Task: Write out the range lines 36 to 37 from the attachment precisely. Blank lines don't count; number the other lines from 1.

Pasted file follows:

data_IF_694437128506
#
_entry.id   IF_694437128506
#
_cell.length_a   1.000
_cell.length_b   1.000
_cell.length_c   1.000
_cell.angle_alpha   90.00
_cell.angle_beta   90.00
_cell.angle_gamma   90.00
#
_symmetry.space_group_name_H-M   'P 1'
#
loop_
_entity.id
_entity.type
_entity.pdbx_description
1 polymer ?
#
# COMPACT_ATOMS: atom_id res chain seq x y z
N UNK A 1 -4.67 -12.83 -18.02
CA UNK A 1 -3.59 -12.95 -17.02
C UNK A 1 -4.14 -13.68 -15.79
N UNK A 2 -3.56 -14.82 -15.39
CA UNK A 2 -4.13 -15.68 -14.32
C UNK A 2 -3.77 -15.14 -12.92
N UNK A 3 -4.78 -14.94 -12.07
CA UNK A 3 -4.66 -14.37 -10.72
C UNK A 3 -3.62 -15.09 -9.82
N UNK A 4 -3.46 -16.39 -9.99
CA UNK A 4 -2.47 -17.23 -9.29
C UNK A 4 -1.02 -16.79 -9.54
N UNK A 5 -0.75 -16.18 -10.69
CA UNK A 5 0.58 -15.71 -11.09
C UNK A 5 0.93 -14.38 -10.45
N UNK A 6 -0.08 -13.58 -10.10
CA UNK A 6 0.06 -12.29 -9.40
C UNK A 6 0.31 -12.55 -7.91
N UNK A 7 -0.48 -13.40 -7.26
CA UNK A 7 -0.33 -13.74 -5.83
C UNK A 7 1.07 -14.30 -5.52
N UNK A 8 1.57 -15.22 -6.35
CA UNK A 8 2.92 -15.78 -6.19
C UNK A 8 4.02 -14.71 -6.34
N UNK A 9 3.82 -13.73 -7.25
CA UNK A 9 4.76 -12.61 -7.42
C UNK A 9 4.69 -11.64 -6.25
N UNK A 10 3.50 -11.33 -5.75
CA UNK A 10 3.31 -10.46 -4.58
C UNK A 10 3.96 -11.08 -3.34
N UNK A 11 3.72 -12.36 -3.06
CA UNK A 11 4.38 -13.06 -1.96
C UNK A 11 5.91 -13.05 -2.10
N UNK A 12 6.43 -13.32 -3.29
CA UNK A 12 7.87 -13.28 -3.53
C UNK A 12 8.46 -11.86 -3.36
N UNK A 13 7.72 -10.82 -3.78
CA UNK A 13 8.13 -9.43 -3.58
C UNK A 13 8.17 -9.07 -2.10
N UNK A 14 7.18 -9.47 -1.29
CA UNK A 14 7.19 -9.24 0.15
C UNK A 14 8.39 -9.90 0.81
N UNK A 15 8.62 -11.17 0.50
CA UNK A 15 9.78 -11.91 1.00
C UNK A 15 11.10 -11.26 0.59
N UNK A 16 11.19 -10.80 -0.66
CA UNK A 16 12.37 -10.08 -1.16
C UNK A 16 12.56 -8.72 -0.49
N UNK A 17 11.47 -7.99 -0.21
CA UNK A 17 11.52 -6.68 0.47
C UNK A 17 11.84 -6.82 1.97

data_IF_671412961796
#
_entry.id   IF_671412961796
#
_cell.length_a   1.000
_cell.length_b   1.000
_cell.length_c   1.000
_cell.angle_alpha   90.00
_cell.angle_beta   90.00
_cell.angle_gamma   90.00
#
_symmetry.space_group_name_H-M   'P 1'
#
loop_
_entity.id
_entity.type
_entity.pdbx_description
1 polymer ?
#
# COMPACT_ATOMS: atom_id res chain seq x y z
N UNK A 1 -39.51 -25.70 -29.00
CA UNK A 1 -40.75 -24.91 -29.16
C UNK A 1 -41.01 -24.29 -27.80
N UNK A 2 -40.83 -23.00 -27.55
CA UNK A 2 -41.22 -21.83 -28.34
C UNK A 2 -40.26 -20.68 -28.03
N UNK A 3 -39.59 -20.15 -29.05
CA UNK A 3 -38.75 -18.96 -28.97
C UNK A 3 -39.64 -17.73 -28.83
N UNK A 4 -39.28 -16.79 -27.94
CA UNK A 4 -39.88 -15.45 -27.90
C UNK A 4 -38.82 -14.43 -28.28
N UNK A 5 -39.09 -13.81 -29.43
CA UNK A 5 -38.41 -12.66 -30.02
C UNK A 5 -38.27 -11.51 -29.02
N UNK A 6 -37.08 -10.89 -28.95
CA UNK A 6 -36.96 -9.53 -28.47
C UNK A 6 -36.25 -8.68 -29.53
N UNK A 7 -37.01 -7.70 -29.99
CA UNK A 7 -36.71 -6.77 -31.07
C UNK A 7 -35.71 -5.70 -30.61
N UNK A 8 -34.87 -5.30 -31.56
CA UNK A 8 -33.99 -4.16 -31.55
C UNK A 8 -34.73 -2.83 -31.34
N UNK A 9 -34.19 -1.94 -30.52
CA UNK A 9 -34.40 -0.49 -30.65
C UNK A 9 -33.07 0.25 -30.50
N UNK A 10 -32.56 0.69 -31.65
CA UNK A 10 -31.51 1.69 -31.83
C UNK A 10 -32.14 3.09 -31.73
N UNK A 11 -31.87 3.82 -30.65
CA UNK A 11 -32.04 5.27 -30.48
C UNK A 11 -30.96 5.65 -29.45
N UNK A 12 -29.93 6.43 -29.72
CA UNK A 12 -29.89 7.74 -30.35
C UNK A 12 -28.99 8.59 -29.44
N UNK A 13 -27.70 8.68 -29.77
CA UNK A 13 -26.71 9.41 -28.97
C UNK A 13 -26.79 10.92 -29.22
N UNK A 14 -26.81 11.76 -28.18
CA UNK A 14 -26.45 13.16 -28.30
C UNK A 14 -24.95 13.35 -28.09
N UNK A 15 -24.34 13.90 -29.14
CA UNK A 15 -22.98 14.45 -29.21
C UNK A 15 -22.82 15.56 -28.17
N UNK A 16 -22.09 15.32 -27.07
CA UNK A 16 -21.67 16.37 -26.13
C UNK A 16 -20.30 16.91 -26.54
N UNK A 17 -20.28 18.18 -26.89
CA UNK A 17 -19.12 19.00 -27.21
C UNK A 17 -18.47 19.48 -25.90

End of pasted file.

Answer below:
N UNK A 6 -0.08 -13.58 -10.10
CA UNK A 6 0.06 -12.29 -9.40